Overweight and obesity are often seen as an aesthetic problem. Yet this is the least of the evils associated with being overweight!
On the contrary, obesity is above all a medical problem of great importance, because the excess fat promotes the development of several serious diseases such as heart disease, hypertension, diabetes and several cancers. Considering all of these negative effects, one can only be worried about the dramatic increase in cases of overweight and obesity which currently affects young people.
The increase in the rate of obesity and overweight in children is already having concrete repercussions: indeed, for the first time perhaps in all of human history, children are suffering from hypertension or get diagnosed with type 2 diabetes, two conditions that don’t normally develop until much later in life.
In 30 or 40 years: measurable catastrophic health effects
But it is especially over the next 30 or 40 years that the real consequences of this obesity “epidemic” will really begin to be felt, and people who have been obese since childhood will suffer from several pathologies as they age.
High blood pressure and cardiovascular disease: Obese people are five times more likely to have hypertension than those of normal weight, and they are often at risk for heart disease because of high levels of blood lipids, such as LDL ( bad cholesterol).
Type 2 diabetes: Excess fat causes increased blood sugar levels and, consequently, insulin secretion. When used constantly, as is the case with obese people, this system becomes exhausted and no longer functions properly, which leads to diabetes. Diabetes is a serious disease which, in the long term, can lead to blindness or death of tissue in the extremities of the limbs, which must then be amputated. Globally, every 30 seconds someone has a lower limb amputated because of diabetes.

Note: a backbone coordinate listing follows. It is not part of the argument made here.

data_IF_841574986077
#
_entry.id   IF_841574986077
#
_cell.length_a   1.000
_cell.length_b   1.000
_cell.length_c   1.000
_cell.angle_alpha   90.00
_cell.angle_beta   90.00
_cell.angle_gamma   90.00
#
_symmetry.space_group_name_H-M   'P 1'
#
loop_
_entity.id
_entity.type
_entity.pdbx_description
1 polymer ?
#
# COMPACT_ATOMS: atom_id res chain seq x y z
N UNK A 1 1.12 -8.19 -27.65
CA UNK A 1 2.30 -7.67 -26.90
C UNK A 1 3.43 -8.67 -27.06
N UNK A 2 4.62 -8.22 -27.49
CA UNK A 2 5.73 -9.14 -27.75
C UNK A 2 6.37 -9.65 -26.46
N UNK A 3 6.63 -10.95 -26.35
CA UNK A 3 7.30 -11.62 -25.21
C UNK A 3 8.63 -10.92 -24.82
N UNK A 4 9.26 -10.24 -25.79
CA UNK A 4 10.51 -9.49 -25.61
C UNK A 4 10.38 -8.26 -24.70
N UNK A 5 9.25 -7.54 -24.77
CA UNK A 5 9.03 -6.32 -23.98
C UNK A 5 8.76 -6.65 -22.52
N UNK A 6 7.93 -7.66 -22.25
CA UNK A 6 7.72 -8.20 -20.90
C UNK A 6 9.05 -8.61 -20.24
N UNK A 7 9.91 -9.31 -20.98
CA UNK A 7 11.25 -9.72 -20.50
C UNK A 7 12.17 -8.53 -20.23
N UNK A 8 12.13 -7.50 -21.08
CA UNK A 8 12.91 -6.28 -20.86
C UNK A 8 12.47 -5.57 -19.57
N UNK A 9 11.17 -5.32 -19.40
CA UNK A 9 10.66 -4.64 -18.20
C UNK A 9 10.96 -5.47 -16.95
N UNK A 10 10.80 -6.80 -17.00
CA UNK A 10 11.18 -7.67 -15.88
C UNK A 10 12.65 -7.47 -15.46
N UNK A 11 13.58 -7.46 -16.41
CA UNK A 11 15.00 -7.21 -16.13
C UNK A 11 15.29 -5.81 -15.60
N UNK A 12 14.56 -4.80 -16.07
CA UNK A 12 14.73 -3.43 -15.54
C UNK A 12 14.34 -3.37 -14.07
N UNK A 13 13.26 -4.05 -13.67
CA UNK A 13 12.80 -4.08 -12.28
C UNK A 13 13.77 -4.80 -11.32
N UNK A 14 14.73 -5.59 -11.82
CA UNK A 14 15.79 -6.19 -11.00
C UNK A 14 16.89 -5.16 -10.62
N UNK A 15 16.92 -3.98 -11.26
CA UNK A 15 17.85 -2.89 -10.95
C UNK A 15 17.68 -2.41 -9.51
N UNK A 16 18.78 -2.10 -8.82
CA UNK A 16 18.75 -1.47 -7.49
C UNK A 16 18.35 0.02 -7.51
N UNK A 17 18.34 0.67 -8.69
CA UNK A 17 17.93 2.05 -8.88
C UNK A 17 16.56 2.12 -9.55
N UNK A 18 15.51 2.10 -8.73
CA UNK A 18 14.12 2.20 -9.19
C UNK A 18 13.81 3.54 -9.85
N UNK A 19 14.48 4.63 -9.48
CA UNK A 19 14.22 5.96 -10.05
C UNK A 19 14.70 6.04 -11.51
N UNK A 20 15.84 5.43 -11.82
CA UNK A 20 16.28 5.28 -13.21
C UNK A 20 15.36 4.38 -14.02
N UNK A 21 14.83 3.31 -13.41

Cancer: Obesity is also a determining factor in the development of several cancers. For example, it is estimated that up to 50% of cancers of the esophagus, endometrium and kidney are directly related to obesity. This is
also responsible for 33% of cancers of the stomach, gallbladder and colon.
As can be seen, obesity is becoming a major medical problem
The devastation it is causing is so severe that it is increasingly likely that the next generation will have a shorter life expectancy than that of their parents, not to mention the enormous burden they will place on the public health system. … It is therefore absolutely necessary to react to prevent this disease from mortgaging the future of our children.
Obesity, overweight: junk food and sedentary lifestyle
Several factors are responsible for the appearance of this obesity epidemic in young people. But none, apart from the growing sedentary lifestyle, play as important a role as junk food. But, instead of promoting a reduction in the intake of these products and a healthier diet, our society seems to encourage their consumption. Children are subjected to a constant bludgeoning of advertisements extolling the “merits” of products, each sweeter and fatter than the other and sold in gigantic formats. The increasing exposure to phone, tablet and computer screens promotes a sedentary lifestyle which is another major factor in weight gain and deteriorating health in adolescents.
Given the catastrophic effects of obesity on health, one is entitled to wonder if the time has not come for governments to put an end to this race by regulating more closely not only the content, but especially the marketing of these products, often intended for the youngest. It cannot be said enough, a good diet and physical activity have enormous potential for preventing diseases, even as serious as cancer.